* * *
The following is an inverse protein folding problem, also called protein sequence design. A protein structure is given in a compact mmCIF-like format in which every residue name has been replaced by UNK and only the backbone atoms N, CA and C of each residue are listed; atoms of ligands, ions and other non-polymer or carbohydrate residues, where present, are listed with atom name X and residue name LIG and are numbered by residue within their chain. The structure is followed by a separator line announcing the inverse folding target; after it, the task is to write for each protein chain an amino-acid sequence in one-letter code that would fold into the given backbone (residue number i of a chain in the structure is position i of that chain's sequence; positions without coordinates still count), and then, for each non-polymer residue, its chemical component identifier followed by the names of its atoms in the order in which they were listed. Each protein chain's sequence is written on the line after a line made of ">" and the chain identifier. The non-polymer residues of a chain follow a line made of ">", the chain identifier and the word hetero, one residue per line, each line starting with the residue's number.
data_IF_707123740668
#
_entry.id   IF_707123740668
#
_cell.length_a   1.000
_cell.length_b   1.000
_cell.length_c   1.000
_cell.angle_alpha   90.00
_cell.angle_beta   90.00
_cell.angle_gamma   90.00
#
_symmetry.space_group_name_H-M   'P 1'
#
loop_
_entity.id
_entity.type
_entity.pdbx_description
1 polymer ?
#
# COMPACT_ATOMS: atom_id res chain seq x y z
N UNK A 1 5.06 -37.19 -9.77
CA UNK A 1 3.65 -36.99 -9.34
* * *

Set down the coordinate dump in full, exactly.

The following is an inverse protein folding problem, also called protein sequence design. A protein structure is given in a compact mmCIF-like format in which every residue name has been replaced by UNK and only the backbone atoms N, CA and C of each residue are listed; atoms of ligands, ions and other non-polymer or carbohydrate residues, where present, are listed with atom name X and residue name LIG and are numbered by residue within their chain. The structure is followed by a separator line announcing the inverse folding target; after it, the task is to write for each protein chain an amino-acid sequence in one-letter code that would fold into the given backbone (residue number i of a chain in the structure is position i of that chain's sequence; positions without coordinates still count), and then, for each non-polymer residue, its chemical component identifier followed by the names of its atoms in the order in which they were listed. Each protein chain's sequence is written on the line after a line made of ">" and the chain identifier. The non-polymer residues of a chain follow a line made of ">", the chain identifier and the word hetero, one residue per line, each line starting with the residue's number.
data_IF_707123740668
#
_entry.id   IF_707123740668
#
_cell.length_a   1.000
_cell.length_b   1.000
_cell.length_c   1.000
_cell.angle_alpha   90.00
_cell.angle_beta   90.00
_cell.angle_gamma   90.00
#
_symmetry.space_group_name_H-M   'P 1'
#
loop_
_entity.id
_entity.type
_entity.pdbx_description
1 polymer ?
#
# COMPACT_ATOMS: atom_id res chain seq x y z
N UNK A 1 5.06 -37.19 -9.77
CA UNK A 1 3.65 -36.99 -9.34